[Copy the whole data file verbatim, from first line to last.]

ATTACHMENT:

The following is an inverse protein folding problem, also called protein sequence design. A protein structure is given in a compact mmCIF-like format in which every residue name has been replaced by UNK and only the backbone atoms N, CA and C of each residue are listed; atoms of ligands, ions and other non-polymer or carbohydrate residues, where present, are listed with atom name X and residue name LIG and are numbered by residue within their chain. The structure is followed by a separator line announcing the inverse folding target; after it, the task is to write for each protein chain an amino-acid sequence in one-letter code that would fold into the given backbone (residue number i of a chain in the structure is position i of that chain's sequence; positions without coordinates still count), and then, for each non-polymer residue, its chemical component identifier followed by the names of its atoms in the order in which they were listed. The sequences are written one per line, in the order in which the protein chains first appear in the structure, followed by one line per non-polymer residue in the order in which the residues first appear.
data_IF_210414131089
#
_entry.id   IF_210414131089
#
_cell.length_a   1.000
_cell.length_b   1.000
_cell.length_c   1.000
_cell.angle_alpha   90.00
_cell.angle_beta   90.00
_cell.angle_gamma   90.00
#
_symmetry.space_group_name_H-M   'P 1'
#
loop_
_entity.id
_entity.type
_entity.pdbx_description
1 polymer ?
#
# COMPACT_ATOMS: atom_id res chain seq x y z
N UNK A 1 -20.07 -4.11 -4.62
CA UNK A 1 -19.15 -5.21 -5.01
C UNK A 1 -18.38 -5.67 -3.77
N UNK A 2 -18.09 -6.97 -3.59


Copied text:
The following is an inverse protein folding problem, also called protein sequence design. A protein structure is given in a compact mmCIF-like format in which every residue name has been replaced by UNK and only the backbone atoms N, CA and C of each residue are listed; atoms of ligands, ions and other non-polymer or carbohydrate residues, where present, are listed with atom name X and residue name LIG and are numbered by residue within their chain. The structure is followed by a separator line announcing the inverse folding target; after it, the task is to write for each protein chain an amino-acid sequence in one-letter code that would fold into the given backbone (residue number i of a chain in the structure is position i of that chain's sequence; positions without coordinates still count), and then, for each non-polymer residue, its chemical component identifier followed by the names of its atoms in the order in which they were listed. The sequences are written one per line, in the order in which the protein chains first appear in the structure, followed by one line per non-polymer residue in the order in which the residues first appear.
data_IF_210414131089
#
_entry.id   IF_210414131089
#
_cell.length_a   1.000
_cell.length_b   1.000
_cell.length_c   1.000
_cell.angle_alpha   90.00
_cell.angle_beta   90.00
_cell.angle_gamma   90.00
#
_symmetry.space_group_name_H-M   'P 1'
#
loop_
_entity.id
_entity.type
_entity.pdbx_description
1 polymer ?
#
# COMPACT_ATOMS: atom_id res chain seq x y z
N UNK A 1 -20.07 -4.11 -4.62
CA UNK A 1 -19.15 -5.21 -5.01
C UNK A 1 -18.38 -5.67 -3.77
N UNK A 2 -18.09 -6.97 -3.59